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Lost in Time

Ranger Steve Mueller

By Ranger Steve Mueller

 

I experience no past and no future. All is present for me. When family talks about something we did, I refer to it as if it just occurred. They tell me that it was ten years ago. My mind keeps things from yesteryear current and the distant future as if they will occur immediately. 

In one sense, this is good. I plan Earth Care for coming centuries as if it will occur in the immediate future. Sustainable living conditions for my grandkids 50 or 100 generations hence is an immediate concern. Care for ecosystems and nature niches today determines the health and wealth of great-great-great-grandkids we will never meet. It is hoped behavior during my short life will provide sustainable conditions for distant generations. 

We each have unique greatness and limitations. For those that know me, it becomes obvious the interworking of my mind blends the distant past and future into the present. Friends I danced with at a 1966 teenage dance and the discovery of climbing nightshade that year, using the book Shrubs of Michigan, in my mind just occurred. 

I still feel the warmth of a girl’s embrace on the dance floor and I can see the location of the climbing vine on a log that has surely decomposed during the ensuing years. It’s senseless to family and friends when I refer to things past as if they just occurred. They must transfigure what I say from a different time to understand me.

Living conditions 1000 years from now are reflected in actions taken today. Much of what I do to enhance biodiversity at Ody Brook is temporary. We can only maintain conditions that maximize living conditions for the greatest number of species during our short lives. Conversely, we can eliminate living conditions that support species and healthy habitats that support distant generations of grandkids. Hopefully our kids and grandkids will learn Earth Care from us and each generation will pass it on to next.

Plant and animal genetic diversity provides future generations opportunities for gene splicing that might prevent diseases or provide medical advances that we cannot anticipate. When species disappear, future generations have lost opportunity. Plants develop protective chemicals and some animals adapt to tolerate them. Keeping species alive is important for the future. Protecting wilderness where many species live is essential for people.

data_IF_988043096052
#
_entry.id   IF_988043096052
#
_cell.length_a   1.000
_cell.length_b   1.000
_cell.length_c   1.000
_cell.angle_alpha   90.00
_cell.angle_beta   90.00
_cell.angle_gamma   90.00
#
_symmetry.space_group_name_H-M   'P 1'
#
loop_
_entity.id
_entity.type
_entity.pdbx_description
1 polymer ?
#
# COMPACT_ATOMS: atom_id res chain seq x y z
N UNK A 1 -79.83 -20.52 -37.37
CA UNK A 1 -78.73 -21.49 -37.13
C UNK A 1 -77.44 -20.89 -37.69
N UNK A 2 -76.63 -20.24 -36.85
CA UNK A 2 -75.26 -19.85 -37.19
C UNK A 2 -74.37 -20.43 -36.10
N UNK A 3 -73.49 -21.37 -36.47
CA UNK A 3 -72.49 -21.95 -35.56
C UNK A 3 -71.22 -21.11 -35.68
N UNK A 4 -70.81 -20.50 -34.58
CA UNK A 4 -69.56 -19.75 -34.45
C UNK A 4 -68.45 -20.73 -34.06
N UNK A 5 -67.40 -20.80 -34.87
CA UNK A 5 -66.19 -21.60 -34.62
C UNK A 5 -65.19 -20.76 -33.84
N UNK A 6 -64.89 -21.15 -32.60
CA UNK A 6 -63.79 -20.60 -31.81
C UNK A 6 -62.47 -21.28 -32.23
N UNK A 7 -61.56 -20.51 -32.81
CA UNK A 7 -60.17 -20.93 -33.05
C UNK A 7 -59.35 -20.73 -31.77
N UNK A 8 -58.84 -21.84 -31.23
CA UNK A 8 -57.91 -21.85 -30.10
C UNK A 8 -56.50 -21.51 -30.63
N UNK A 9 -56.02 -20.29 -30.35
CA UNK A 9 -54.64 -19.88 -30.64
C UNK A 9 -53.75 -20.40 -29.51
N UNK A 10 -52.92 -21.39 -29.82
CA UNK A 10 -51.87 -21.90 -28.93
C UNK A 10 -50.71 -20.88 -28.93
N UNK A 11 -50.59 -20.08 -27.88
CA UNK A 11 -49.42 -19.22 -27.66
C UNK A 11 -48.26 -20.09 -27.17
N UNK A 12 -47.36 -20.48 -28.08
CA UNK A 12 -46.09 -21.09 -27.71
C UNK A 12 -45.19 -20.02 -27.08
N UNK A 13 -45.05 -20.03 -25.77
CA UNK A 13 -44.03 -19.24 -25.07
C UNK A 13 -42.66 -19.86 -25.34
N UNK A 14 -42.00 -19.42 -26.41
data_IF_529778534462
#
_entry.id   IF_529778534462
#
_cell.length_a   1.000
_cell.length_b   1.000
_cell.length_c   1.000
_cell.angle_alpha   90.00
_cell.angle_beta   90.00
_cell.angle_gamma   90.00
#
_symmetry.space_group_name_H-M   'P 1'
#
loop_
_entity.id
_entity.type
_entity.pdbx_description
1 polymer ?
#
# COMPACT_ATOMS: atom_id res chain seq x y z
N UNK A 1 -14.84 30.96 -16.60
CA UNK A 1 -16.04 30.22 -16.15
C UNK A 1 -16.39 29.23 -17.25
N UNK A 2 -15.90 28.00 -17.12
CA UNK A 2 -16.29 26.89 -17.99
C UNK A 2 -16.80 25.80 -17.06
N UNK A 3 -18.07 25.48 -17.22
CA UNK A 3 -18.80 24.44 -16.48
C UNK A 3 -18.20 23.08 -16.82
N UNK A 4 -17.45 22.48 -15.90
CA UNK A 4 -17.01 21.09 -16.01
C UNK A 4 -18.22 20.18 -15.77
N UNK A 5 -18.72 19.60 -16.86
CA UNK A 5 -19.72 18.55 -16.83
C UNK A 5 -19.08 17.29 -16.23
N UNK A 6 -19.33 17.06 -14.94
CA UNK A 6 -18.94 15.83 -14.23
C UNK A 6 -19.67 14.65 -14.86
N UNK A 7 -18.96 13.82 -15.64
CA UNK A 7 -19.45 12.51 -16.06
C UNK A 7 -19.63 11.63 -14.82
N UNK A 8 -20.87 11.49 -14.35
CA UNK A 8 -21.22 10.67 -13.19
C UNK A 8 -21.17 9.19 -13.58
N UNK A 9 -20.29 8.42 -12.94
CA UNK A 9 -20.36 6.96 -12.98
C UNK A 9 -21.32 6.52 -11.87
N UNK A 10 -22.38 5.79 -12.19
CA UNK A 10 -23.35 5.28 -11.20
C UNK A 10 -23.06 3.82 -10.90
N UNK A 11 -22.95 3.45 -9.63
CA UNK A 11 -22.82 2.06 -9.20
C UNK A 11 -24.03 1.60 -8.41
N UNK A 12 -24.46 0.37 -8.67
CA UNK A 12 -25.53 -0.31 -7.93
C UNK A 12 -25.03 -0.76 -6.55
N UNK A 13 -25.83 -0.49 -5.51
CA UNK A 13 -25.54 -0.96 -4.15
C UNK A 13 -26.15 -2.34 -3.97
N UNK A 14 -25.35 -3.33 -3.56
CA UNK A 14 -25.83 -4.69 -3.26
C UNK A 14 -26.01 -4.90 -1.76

Some people wonder why it is important to protect things like the federally endangered Karner Blue butterfly or the Mitchell’s Satyr butterfly. It costs money, human effort and requires protecting habitat that some want to eliminate so they can use it differently in the present. Different use is temporary and usually lasts less than a century. This could result in the loss of species that live there. I refer to protecting National Monuments from proposed reductions as Earth Care responsibility for future generations. Our yards also need Earth Care.

I go by many names: Steve Mueller legally, Ranger Steve professionally, and Butterfly Dreamer spiritually. I do not think people will easily recall Steve Mueller. It is trite and forgettable. Ranger Steve is easier to recall but many confuse me with Ranger Rick who is National Wildlife Federation’s raccoon much like McDonald’s “Ronald McDonald.” Butterfly Dreamer is an important part of my passion for preserving healthy economic, social, and environmental conditions for coming generations. Butterfly Dreamer lives to protect the future.

My eccentricity of having no past or future allows me to live in a manner that serves grandkids yet to be born centuries from now. Generations from future centuries are already in my “present.” I have not had the opportunity to meet those kids. If all goes well, they might meet me through writings like this one. My question for society is, how many people will read this as a passing curiosity and how many will maintain a portion of “their” yard with wild species to benefit generations of grandkids yet to be born? I place “their” in quotations because we do not own our yards. We hold them in trust for those that come after us.

I am lost in time with no past or future. It helps me live with past generations that made my present possible. It allows me to maintain healthy conditions for those that come after me. It is how I talk with those generations.

Natural history questions or topic suggestions can be directed to Ranger Steve (Mueller) at odybrook@chartermi.net – Ody Brook Nature Sanctuary, 13010 Northland Dr. Cedar Springs, MI 49319 or call 616-696-1753.

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